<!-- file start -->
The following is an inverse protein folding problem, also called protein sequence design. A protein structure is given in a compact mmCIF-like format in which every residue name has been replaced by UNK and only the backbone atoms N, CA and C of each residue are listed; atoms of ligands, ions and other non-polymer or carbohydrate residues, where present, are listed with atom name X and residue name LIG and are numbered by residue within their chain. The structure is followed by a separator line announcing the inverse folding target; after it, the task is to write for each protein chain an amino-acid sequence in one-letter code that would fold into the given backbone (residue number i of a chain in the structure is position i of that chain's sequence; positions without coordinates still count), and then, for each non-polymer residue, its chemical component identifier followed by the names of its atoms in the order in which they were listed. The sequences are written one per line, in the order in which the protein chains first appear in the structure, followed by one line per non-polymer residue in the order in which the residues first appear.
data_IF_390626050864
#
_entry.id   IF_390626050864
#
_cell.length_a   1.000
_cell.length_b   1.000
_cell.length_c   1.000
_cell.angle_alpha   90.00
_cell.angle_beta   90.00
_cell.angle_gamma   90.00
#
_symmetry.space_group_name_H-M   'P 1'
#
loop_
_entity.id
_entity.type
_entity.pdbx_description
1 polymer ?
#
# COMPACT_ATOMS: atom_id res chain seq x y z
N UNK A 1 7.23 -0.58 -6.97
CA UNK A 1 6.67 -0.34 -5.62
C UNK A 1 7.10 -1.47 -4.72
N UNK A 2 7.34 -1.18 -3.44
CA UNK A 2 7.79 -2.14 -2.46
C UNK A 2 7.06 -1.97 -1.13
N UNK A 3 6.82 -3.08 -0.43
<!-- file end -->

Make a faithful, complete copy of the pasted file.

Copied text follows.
The following is an inverse protein folding problem, also called protein sequence design. A protein structure is given in a compact mmCIF-like format in which every residue name has been replaced by UNK and only the backbone atoms N, CA and C of each residue are listed; atoms of ligands, ions and other non-polymer or carbohydrate residues, where present, are listed with atom name X and residue name LIG and are numbered by residue within their chain. The structure is followed by a separator line announcing the inverse folding target; after it, the task is to write for each protein chain an amino-acid sequence in one-letter code that would fold into the given backbone (residue number i of a chain in the structure is position i of that chain's sequence; positions without coordinates still count), and then, for each non-polymer residue, its chemical component identifier followed by the names of its atoms in the order in which they were listed. The sequences are written one per line, in the order in which the protein chains first appear in the structure, followed by one line per non-polymer residue in the order in which the residues first appear.
data_IF_390626050864
#
_entry.id   IF_390626050864
#
_cell.length_a   1.000
_cell.length_b   1.000
_cell.length_c   1.000
_cell.angle_alpha   90.00
_cell.angle_beta   90.00
_cell.angle_gamma   90.00
#
_symmetry.space_group_name_H-M   'P 1'
#
loop_
_entity.id
_entity.type
_entity.pdbx_description
1 polymer ?
#
# COMPACT_ATOMS: atom_id res chain seq x y z
N UNK A 1 7.23 -0.58 -6.97
CA UNK A 1 6.67 -0.34 -5.62
C UNK A 1 7.10 -1.47 -4.72
N UNK A 2 7.34 -1.18 -3.44
CA UNK A 2 7.79 -2.14 -2.46
C UNK A 2 7.06 -1.97 -1.13
N UNK A 3 6.82 -3.08 -0.43